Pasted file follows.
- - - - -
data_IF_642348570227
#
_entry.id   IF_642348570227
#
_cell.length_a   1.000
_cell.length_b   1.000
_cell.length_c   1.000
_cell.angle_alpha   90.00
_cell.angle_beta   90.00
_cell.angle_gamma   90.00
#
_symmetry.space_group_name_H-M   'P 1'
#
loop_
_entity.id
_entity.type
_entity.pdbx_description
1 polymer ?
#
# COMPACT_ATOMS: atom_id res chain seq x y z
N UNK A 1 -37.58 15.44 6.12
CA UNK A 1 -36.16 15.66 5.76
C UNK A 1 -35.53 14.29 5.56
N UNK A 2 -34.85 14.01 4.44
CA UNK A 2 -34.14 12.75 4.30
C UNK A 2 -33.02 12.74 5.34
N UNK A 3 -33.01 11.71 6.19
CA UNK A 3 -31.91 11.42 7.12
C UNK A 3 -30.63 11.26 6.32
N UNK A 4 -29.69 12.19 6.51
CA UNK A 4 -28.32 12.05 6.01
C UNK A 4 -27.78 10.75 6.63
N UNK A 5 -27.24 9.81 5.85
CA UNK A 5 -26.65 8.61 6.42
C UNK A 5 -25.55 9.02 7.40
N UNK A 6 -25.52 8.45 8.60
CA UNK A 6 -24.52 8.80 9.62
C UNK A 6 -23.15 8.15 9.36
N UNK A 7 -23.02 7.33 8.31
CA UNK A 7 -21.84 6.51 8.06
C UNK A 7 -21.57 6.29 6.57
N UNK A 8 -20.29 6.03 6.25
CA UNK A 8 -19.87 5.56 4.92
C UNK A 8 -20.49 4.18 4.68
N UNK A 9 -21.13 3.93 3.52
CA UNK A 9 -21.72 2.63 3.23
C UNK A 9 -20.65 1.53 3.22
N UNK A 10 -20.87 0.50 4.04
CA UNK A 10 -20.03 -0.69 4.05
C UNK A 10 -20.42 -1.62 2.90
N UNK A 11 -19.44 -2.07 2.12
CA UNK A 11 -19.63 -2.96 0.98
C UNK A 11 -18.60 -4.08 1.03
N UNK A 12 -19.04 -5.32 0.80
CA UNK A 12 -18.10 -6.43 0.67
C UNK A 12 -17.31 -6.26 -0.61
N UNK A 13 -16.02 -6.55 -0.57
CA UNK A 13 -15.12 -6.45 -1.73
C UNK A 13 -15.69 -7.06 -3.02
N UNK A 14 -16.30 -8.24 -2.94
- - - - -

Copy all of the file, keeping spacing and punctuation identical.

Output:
data_IF_642348570227
#
_entry.id   IF_642348570227
#
_cell.length_a   1.000
_cell.length_b   1.000
_cell.length_c   1.000
_cell.angle_alpha   90.00
_cell.angle_beta   90.00
_cell.angle_gamma   90.00
#
_symmetry.space_group_name_H-M   'P 1'
#
loop_
_entity.id
_entity.type
_entity.pdbx_description
1 polymer ?
#
# COMPACT_ATOMS: atom_id res chain seq x y z
N UNK A 1 -37.58 15.44 6.12
CA UNK A 1 -36.16 15.66 5.76
C UNK A 1 -35.53 14.29 5.56
N UNK A 2 -34.85 14.01 4.44
CA UNK A 2 -34.14 12.75 4.30
C UNK A 2 -33.02 12.74 5.34
N UNK A 3 -33.01 11.71 6.19
CA UNK A 3 -31.91 11.42 7.12
C UNK A 3 -30.63 11.26 6.32
N UNK A 4 -29.69 12.19 6.51
CA UNK A 4 -28.32 12.05 6.01
C UNK A 4 -27.78 10.75 6.63
N UNK A 5 -27.24 9.81 5.85
CA UNK A 5 -26.65 8.61 6.42
C UNK A 5 -25.55 9.02 7.40
N UNK A 6 -25.52 8.45 8.60
CA UNK A 6 -24.52 8.80 9.62
C UNK A 6 -23.15 8.15 9.36
N UNK A 7 -23.02 7.33 8.31
CA UNK A 7 -21.84 6.51 8.06
C UNK A 7 -21.57 6.29 6.57
N UNK A 8 -20.29 6.03 6.25
CA UNK A 8 -19.87 5.56 4.92
C UNK A 8 -20.49 4.18 4.68
N UNK A 9 -21.13 3.93 3.52
CA UNK A 9 -21.72 2.63 3.23
C UNK A 9 -20.65 1.53 3.22
N UNK A 10 -20.87 0.50 4.04
CA UNK A 10 -20.03 -0.69 4.05
C UNK A 10 -20.42 -1.62 2.90
N UNK A 11 -19.44 -2.07 2.12
CA UNK A 11 -19.63 -2.96 0.98
C UNK A 11 -18.60 -4.08 1.03
N UNK A 12 -19.04 -5.32 0.80
CA UNK A 12 -18.10 -6.43 0.67
C UNK A 12 -17.31 -6.26 -0.61
N UNK A 13 -16.02 -6.55 -0.57
CA UNK A 13 -15.12 -6.45 -1.73
C UNK A 13 -15.69 -7.06 -3.02
N UNK A 14 -16.30 -8.24 -2.94